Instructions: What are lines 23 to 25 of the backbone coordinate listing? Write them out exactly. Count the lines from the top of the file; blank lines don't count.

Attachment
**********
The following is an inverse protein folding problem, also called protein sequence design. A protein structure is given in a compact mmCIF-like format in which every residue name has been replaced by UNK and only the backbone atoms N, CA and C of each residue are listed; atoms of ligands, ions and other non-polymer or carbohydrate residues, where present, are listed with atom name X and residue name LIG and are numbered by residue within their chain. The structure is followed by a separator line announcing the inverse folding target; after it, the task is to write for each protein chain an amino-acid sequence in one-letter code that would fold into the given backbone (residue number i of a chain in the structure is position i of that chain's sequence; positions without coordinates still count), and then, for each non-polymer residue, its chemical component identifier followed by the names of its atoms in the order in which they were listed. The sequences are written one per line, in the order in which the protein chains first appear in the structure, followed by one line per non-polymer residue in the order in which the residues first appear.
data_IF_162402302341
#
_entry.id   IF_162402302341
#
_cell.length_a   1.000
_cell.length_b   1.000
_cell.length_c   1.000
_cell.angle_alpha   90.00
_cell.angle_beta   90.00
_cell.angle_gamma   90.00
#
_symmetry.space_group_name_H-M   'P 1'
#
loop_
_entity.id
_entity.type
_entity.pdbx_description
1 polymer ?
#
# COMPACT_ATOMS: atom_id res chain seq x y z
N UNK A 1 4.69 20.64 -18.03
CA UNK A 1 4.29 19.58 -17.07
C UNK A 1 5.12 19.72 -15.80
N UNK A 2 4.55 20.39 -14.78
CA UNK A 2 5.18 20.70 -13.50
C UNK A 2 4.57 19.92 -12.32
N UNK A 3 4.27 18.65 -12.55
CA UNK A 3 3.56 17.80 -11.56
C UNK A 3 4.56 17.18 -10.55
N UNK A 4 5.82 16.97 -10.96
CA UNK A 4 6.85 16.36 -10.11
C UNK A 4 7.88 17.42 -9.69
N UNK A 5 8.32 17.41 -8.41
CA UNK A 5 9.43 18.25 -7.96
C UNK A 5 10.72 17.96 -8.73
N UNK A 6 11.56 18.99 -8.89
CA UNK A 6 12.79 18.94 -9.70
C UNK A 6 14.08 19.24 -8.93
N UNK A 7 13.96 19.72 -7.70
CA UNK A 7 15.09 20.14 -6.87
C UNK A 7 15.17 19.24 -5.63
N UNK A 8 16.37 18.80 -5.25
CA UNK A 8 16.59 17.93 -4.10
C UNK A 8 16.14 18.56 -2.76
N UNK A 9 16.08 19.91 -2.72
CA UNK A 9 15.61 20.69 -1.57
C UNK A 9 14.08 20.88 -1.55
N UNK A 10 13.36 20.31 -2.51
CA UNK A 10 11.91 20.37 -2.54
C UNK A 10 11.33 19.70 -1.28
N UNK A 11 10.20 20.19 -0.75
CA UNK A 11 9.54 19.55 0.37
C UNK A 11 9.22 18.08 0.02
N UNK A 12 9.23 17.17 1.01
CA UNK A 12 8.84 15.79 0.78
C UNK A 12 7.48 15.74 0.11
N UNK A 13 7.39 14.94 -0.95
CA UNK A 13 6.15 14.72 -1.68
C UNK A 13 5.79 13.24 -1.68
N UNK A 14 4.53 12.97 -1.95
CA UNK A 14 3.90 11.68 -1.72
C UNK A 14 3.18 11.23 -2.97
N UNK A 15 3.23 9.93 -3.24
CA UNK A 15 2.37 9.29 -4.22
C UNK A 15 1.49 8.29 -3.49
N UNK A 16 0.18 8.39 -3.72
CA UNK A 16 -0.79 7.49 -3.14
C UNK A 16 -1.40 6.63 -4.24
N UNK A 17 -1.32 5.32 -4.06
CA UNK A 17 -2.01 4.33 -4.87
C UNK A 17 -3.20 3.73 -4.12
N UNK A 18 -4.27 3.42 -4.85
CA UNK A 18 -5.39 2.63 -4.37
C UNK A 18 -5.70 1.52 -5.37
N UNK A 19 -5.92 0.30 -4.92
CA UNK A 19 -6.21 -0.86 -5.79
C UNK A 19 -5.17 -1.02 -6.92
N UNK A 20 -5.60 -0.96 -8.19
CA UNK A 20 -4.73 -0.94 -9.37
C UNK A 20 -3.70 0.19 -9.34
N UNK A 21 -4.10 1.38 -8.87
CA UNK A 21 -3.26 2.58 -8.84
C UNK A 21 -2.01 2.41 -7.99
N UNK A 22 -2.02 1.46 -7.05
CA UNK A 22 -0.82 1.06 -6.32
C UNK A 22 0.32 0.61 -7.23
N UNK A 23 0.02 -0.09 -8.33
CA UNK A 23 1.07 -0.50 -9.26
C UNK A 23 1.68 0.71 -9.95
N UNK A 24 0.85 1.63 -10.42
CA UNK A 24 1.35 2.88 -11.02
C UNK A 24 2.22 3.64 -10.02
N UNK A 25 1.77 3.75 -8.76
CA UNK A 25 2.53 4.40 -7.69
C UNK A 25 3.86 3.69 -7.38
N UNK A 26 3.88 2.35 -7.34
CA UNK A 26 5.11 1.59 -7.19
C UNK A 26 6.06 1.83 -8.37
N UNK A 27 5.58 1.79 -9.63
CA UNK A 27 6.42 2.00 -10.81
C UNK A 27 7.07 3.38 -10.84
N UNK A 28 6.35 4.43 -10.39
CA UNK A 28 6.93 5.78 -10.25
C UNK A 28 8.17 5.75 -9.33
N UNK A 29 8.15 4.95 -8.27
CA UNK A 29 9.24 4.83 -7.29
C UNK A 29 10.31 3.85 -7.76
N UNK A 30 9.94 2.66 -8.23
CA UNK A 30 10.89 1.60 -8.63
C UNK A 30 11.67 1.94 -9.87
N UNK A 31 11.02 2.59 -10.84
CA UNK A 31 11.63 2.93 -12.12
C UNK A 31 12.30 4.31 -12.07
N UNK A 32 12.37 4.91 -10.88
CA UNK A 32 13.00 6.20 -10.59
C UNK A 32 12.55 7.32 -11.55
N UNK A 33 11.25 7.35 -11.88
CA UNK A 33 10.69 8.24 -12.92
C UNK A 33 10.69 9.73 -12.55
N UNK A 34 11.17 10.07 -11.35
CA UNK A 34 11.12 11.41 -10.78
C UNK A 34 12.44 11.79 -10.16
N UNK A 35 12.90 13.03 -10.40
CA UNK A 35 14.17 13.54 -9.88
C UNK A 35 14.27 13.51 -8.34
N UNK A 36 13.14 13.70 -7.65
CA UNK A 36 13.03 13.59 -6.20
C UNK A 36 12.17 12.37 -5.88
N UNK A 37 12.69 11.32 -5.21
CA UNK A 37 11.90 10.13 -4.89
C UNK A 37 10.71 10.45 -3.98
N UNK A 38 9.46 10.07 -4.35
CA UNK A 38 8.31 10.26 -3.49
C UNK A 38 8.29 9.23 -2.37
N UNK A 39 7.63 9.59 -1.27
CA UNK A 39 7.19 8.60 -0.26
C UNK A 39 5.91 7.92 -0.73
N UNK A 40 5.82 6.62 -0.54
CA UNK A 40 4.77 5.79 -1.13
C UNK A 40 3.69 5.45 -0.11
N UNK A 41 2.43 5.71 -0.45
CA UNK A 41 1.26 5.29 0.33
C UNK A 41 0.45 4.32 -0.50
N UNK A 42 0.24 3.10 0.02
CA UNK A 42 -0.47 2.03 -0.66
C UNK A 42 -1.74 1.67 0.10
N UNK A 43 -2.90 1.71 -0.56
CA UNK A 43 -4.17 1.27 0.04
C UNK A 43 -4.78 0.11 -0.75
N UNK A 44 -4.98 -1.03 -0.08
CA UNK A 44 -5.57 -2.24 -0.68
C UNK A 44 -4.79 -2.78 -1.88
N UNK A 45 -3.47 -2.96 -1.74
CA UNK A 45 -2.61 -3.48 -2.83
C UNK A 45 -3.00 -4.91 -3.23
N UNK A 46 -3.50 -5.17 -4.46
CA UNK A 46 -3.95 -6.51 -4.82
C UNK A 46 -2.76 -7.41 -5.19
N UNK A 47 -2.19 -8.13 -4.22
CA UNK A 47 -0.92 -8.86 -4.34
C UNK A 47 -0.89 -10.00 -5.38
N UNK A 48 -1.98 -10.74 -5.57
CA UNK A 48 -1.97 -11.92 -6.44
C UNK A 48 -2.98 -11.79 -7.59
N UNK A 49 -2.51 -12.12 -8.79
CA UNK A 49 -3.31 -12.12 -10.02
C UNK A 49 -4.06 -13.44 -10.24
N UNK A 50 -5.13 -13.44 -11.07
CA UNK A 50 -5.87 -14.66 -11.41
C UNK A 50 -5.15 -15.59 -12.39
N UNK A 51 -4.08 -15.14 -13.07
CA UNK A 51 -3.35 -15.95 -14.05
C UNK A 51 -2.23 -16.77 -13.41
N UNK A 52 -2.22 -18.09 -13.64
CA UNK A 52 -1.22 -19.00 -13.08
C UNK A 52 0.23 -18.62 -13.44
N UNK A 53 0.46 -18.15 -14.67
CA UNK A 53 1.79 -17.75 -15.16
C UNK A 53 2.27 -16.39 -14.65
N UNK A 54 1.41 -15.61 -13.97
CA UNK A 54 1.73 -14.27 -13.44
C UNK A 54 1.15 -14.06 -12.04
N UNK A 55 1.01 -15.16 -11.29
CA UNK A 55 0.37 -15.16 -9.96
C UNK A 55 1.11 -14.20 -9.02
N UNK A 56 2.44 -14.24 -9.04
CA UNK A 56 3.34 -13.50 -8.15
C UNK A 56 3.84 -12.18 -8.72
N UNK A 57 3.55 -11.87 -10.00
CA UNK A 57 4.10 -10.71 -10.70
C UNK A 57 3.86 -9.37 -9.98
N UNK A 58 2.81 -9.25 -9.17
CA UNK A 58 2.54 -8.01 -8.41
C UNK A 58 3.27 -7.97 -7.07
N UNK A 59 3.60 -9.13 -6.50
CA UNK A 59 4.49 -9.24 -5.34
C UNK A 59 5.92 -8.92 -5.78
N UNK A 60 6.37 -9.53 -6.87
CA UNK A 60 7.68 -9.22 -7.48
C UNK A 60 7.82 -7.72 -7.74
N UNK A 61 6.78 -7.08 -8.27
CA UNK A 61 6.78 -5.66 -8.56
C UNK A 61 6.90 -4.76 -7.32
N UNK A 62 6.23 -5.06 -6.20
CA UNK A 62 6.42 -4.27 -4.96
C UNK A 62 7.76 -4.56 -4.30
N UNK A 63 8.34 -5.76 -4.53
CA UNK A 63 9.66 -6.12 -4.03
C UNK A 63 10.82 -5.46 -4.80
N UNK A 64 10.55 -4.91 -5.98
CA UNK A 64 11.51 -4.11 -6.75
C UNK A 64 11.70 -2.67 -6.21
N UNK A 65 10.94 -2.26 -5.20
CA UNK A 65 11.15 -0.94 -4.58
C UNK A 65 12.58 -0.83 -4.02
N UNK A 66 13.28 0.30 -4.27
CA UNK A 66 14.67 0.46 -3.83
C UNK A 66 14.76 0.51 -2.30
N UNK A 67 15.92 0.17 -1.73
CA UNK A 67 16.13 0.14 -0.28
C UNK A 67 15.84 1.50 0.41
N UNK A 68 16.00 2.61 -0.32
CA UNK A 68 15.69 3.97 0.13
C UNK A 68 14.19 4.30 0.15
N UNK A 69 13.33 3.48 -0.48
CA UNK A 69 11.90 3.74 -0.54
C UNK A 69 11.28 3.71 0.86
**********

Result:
CA UNK A 1 4.29 19.58 -17.07
C UNK A 1 5.12 19.72 -15.80
N UNK A 2 4.55 20.39 -14.78